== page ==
Danish devotional philosopher S. Kierkegaard (b. 1811/1813, d.1855) is one of the most singular thinkers of his time. Few can compete with him in the influence on spiritual and intellectual life of both XIX and XX centuries. In his philosophical-religious doctrine S. Kierkegaard touches upon issues associated with crisis of personality, which formed the basis of European philosophy of the XX century: loneliness, “escape from freedom”, fear of future and responsibility for it…
Existential-Christian image of man created by Kierkegaard to overcome highly rationalistic tradition, to take into account the “multilayerness” of internal life of spirit, to demonstrate its dramatic nature, as well as to dispel the illusions of enlighteners of XYIII century about harmonious development of personality, gradually accumulating new positive spiritual qualities. As a researcher of human soul Kierkegaard is an astute observer. His remarks about the motives of human actions, peculiarities of natures and value systems astonish with their accuracy.
Examining the internal world of personality, the philosopher could not ignore the issue of human freedom. Kierkegaard extended the problem of freedom into psychology. Psychology, as Kierkegaard saw it, did not presuppose scientific ways of research. His attention was focused on such questions as How unconscious action is done? Do we know anything about the first action that makes man independent, spiritual and free creature? What is the state preceding the birth of freedom?
Therefore the purpose of the present article is examination of Kierkegaard’s concept of freedom.
In his speculation concerning freedom, Kierkegaard refers to France Baader, whose interpretation of freedom of will is based on hypothesis that the will can become conscious about its freedom and orientation only through the choice determined by external circumstances.Baader’s problem of beginning of the conscious man as a free creature is formed as a theological question: how was the transition from innocence to guilt made? For Kierkegaard, Baader has overlooked an important intermediate moment, so why his explanation is incomplete. “The transition from innocence to guilt merely through the concept of temptation easily brings God into almost an imaginatively constructed [experimenterende] relation to man, and ignores the intermediate psychological observation, because the intermediate term still is concupiscentia(inordinate desire).Finally, Baader’s account is a rather dialectical deliberation of the concept of temptation instead of psychological explanation of the more specific” [1,p. 142]. What is the intermediate moment Kierkegaard is talking about? He claims that this state of innocence from which the transition to the state of guilt is performed, is ignorance, unawareness. But how could one lose ignorance, if it does not exist? Kierkegaard answers this question by the following: “Innocence is ignorance. In innocence, human is not qualified as spirit, but is psychically qualified, in immediate unity with his natural condition. The spirit in man is dreaming… In this state there is peace and repose, but there is simultaneously something else that is not contention and strife… What, then, is it?Nothing. What effect does nothing have? It begets anxiety. That is the profound secret of innocence, that is at the same time anxiety…” [1, p. 143]. The state preceding freedom is, according to Kierkegaard, the state of anxiety.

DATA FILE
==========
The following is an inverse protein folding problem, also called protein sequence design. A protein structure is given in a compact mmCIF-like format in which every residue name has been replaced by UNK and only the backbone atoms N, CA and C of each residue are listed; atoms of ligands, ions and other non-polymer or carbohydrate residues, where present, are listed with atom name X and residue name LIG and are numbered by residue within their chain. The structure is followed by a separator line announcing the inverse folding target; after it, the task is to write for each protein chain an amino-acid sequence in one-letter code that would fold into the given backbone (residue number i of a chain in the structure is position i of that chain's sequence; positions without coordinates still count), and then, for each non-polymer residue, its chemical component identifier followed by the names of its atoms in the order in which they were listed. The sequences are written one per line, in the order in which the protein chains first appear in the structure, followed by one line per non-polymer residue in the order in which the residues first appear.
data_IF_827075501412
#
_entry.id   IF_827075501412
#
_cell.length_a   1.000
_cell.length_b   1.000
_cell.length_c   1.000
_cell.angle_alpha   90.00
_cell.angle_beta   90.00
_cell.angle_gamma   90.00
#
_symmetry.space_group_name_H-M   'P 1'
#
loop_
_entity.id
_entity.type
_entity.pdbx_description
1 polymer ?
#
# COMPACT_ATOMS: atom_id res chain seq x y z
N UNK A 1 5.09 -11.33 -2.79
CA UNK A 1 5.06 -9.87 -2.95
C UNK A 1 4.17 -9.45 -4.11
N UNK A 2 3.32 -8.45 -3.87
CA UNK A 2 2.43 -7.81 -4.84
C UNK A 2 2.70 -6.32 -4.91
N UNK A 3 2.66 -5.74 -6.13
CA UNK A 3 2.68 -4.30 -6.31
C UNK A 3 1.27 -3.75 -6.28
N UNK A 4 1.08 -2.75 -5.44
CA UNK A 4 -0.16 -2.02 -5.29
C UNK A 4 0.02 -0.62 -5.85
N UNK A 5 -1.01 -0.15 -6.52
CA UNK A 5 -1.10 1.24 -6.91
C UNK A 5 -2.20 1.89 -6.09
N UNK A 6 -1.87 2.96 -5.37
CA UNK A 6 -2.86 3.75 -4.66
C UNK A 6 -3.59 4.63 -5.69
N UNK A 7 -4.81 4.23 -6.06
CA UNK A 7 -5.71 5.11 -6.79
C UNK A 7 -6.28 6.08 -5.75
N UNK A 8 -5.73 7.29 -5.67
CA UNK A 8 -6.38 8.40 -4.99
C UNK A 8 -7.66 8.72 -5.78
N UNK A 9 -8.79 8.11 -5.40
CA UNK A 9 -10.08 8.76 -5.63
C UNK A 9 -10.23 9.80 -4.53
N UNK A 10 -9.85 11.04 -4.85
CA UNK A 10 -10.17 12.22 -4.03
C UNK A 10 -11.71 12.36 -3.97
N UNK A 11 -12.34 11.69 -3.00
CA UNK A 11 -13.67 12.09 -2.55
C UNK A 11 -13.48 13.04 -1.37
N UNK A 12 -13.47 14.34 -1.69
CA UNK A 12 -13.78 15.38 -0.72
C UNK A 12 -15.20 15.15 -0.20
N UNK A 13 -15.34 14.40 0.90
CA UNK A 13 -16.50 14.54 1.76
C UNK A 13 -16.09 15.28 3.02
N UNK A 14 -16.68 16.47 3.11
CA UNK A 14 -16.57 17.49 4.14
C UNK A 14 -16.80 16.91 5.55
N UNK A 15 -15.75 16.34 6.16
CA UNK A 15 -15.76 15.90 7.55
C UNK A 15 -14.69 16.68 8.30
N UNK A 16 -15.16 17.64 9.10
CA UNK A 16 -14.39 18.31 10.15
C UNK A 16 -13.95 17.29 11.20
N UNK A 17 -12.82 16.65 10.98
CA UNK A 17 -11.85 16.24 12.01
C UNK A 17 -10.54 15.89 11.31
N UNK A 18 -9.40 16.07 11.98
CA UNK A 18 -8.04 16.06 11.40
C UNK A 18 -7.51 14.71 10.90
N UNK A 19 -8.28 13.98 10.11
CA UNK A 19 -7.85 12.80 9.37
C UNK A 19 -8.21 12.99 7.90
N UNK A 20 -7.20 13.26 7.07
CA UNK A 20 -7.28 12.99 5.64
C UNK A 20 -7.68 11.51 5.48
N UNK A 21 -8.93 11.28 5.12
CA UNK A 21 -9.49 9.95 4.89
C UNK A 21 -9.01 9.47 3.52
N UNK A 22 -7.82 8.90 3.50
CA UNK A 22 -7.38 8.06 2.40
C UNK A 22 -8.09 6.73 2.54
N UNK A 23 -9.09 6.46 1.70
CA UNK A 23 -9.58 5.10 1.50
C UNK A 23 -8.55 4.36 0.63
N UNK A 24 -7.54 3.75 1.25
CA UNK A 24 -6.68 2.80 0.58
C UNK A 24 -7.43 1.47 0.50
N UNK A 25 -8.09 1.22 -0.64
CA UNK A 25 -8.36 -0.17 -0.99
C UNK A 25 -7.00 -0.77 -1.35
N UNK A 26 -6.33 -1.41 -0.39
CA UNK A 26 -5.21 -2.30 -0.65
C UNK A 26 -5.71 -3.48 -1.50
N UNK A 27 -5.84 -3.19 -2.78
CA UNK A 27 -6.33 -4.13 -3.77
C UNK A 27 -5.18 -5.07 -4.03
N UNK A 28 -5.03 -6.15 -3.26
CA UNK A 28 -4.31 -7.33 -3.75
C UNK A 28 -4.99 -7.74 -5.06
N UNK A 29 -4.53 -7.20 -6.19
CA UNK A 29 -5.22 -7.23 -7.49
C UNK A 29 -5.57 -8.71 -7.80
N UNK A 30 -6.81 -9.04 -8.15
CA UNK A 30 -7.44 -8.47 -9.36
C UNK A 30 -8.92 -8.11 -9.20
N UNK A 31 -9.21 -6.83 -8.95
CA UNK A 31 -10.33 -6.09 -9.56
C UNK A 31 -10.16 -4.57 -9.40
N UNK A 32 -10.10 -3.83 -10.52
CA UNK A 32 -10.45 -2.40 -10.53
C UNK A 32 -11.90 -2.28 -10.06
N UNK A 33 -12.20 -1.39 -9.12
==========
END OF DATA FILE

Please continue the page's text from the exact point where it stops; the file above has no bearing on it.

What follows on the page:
The object of anxiety is nothing; therefore “nothing”, i.e. it is anxiety that induces man to lose the state of innocence (ignorance) and become consciousness, spirit. “Nothing” is the beginning of freedom.
Thereby “nothing” turns from a negative concept to a positive one. In is anxiety as a subjective form of experience that helps human to cross the verge from ignorance to knowledge, from innocence to guilt, it is anxiety that makes human to violate the God’s precept and eat the apple from the tree of the knowledge. Biblical Serpent is anxiety. “Anxiety is a qualification of dreaming spirit, and as such it has its place in psychology. <…> The concept of anxiety (Angst) is almost never is treated in psychology, Therefore I have to point out that it is altogether different from fear (Fureht) and similar concepts that refer to something definite, whereas anxiety is freedom’s actuality as the possibility of possibility. For this reason anxiety is not found in the beast precisely because by nature the beast is not qualified as spirit”[1, p.144].
The distinction between anxiety (Angst) as indefinite, with “nothing” as a subject, and fear (Fureht), introduced by Kierkegaard, was adopted by existentialism in the XX century. Sartre, Heidegger, Jaspers also distinguish these notions: fear is an empiric phenomenon, whereas anxiety is a form of experiencing “nothing”, where an individual touches the last verge of his existence – finiteness.